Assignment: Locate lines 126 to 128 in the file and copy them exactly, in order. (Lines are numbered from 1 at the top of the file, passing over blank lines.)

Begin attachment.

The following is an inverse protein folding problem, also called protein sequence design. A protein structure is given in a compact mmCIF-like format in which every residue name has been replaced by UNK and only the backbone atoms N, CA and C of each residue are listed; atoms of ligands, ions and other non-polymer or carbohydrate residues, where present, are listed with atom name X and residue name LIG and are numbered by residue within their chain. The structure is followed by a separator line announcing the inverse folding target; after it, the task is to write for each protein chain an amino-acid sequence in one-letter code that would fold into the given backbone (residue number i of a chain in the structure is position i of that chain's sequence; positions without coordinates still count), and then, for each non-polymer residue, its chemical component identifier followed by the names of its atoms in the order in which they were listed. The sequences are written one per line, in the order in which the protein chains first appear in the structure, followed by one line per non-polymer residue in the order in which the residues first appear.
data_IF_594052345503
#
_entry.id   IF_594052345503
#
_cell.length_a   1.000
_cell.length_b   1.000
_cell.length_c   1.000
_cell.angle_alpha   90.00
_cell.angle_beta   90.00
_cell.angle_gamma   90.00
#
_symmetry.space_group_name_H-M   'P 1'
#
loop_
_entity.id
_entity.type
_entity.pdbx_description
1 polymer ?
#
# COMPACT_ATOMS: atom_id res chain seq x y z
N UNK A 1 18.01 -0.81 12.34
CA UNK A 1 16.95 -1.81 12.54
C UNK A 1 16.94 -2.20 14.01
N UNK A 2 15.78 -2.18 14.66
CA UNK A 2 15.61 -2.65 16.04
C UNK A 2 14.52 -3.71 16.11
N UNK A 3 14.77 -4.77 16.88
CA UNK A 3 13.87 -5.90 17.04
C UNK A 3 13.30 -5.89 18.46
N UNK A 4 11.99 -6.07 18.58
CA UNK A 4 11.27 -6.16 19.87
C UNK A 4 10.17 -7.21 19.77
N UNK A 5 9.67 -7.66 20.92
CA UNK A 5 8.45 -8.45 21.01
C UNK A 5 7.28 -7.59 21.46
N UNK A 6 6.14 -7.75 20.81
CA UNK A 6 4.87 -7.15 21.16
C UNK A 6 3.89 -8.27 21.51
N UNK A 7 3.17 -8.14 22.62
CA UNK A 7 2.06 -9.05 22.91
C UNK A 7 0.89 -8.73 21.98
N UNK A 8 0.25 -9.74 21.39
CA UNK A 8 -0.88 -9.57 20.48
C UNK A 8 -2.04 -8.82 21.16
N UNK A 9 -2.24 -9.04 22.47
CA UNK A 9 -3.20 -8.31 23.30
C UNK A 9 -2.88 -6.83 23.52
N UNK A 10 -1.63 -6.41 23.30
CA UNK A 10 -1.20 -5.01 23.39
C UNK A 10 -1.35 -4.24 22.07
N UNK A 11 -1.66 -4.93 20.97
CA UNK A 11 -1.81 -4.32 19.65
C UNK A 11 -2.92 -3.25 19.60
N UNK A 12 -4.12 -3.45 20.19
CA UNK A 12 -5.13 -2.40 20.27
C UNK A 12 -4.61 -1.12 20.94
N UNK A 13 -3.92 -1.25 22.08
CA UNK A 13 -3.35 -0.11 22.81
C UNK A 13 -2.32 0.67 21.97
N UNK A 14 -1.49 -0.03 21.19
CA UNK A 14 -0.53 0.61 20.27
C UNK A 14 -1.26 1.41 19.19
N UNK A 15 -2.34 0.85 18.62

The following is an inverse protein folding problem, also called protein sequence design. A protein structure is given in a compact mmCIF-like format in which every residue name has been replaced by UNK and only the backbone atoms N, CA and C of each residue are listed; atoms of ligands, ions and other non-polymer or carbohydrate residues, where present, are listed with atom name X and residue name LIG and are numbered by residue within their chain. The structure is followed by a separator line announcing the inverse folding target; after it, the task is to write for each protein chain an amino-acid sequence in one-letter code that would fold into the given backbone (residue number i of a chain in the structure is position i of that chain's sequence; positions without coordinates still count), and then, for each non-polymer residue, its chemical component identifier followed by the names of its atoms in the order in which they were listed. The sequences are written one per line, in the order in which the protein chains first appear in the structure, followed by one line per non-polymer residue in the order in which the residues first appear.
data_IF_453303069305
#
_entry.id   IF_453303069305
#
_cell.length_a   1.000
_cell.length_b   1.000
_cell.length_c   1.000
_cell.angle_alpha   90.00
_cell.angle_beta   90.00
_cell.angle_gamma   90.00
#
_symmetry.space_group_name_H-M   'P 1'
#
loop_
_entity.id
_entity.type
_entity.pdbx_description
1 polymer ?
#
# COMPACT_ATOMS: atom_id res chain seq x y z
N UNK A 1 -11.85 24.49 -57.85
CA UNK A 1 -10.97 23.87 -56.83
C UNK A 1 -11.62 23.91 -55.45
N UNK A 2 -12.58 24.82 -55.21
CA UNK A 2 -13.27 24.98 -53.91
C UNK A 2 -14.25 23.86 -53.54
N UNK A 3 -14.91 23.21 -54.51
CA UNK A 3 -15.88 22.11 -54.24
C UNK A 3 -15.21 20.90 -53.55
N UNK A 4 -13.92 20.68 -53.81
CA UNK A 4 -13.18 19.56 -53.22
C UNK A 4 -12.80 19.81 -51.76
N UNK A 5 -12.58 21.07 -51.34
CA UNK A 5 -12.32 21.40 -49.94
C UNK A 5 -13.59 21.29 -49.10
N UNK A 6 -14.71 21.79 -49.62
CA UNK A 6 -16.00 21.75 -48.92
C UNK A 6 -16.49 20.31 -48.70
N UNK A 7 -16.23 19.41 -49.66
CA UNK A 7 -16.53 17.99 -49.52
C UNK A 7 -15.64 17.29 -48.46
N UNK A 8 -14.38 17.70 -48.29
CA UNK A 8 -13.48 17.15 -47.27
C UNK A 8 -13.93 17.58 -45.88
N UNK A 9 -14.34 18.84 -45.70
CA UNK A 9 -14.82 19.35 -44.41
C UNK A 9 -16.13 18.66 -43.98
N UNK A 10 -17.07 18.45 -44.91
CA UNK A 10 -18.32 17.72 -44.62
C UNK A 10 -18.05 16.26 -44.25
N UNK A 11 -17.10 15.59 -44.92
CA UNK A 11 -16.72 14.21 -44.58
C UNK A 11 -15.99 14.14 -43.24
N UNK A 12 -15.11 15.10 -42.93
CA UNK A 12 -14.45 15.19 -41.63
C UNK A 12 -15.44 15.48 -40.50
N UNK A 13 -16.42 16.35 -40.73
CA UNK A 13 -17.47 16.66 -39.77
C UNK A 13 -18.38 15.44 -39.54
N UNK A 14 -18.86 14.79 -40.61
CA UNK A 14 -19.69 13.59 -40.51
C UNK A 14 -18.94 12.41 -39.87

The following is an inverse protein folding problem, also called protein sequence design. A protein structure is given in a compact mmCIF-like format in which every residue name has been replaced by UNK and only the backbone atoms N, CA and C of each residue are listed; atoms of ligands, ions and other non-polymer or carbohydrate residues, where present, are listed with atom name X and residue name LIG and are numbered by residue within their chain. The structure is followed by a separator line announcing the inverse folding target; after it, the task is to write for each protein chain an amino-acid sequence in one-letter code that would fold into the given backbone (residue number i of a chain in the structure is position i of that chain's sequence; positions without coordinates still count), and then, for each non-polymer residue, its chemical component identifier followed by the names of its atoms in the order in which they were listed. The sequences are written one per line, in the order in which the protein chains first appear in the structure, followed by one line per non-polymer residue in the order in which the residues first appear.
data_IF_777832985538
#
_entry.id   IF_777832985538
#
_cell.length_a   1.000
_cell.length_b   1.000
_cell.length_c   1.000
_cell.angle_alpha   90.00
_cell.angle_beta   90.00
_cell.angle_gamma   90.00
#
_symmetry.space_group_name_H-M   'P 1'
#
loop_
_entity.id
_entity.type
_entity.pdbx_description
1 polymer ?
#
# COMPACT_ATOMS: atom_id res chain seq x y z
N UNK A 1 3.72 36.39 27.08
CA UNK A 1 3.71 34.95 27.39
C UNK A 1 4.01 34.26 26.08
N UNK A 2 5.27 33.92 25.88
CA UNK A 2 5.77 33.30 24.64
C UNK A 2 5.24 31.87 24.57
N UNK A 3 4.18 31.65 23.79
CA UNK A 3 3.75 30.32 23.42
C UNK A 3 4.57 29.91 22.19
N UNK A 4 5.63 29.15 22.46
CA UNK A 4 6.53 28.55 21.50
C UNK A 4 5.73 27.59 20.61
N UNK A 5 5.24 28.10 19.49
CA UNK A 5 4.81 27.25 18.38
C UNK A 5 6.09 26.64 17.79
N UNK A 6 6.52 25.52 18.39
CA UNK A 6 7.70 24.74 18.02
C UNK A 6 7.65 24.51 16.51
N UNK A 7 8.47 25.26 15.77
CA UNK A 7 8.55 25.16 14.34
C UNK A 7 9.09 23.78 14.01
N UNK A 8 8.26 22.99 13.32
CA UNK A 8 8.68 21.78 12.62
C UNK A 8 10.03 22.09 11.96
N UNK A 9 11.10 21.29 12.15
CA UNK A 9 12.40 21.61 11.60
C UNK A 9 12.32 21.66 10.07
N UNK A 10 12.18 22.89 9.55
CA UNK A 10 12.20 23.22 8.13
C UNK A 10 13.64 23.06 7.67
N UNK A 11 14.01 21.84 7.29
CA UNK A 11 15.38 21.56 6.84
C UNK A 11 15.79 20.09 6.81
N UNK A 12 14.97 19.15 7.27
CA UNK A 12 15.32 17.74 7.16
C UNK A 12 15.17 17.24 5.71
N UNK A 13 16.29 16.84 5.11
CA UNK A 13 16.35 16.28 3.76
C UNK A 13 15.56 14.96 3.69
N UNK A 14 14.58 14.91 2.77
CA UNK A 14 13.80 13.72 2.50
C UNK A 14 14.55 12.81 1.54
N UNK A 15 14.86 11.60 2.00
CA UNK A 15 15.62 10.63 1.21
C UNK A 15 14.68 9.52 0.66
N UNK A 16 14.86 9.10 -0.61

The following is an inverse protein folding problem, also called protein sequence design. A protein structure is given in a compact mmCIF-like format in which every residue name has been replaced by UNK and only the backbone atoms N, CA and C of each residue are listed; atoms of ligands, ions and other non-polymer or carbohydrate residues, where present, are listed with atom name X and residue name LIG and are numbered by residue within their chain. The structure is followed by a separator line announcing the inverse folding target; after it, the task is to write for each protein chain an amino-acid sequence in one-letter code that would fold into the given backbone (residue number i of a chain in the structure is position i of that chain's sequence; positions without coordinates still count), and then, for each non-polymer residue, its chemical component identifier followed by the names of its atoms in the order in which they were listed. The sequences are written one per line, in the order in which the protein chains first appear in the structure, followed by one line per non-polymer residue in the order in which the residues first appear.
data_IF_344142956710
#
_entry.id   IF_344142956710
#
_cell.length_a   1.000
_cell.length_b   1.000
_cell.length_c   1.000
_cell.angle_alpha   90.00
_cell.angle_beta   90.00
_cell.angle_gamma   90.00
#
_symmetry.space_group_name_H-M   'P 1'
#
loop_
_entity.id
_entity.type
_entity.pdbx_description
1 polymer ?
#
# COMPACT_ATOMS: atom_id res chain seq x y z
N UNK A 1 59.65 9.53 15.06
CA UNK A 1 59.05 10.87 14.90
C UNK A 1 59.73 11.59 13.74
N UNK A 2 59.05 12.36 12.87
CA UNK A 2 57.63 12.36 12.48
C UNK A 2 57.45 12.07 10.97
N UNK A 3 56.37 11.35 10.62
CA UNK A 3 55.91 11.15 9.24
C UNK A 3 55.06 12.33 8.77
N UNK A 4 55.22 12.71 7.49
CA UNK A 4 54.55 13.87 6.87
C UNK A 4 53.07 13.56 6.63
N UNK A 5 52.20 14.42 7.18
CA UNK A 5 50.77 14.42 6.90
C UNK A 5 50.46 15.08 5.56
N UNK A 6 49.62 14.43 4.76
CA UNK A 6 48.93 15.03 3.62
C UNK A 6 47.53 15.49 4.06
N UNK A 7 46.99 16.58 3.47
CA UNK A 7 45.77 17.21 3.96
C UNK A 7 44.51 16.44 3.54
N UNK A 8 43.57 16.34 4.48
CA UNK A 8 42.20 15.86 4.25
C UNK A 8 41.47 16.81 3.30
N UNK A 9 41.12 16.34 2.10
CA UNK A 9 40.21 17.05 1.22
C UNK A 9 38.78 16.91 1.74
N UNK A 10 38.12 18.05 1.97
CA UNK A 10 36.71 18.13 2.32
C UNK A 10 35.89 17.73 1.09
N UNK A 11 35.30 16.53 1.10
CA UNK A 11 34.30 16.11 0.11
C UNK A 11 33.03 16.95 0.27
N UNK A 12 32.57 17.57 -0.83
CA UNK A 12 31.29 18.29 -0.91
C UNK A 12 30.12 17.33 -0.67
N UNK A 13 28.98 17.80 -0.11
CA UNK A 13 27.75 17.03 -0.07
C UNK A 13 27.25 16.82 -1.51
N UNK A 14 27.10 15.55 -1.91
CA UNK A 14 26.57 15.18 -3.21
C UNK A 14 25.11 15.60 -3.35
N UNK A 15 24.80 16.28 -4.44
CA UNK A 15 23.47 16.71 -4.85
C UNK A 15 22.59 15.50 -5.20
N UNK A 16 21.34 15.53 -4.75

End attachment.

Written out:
CA UNK A 14 -19.69 13.59 -40.51
C UNK A 14 -18.94 12.41 -39.87

The following is an inverse protein folding problem, also called protein sequence design. A protein structure is given in a compact mmCIF-like format in which every residue name has been replaced by UNK and only the backbone atoms N, CA and C of each residue are listed; atoms of ligands, ions and other non-polymer or carbohydrate residues, where present, are listed with atom name X and residue name LIG and are numbered by residue within their chain. The structure is followed by a separator line announcing the inverse folding target; after it, the task is to write for each protein chain an amino-acid sequence in one-letter code that would fold into the given backbone (residue number i of a chain in the structure is position i of that chain's sequence; positions without coordinates still count), and then, for each non-polymer residue, its chemical component identifier followed by the names of its atoms in the order in which they were listed. The sequences are written one per line, in the order in which the protein chains first appear in the structure, followed by one line per non-polymer residue in the order in which the residues first appear.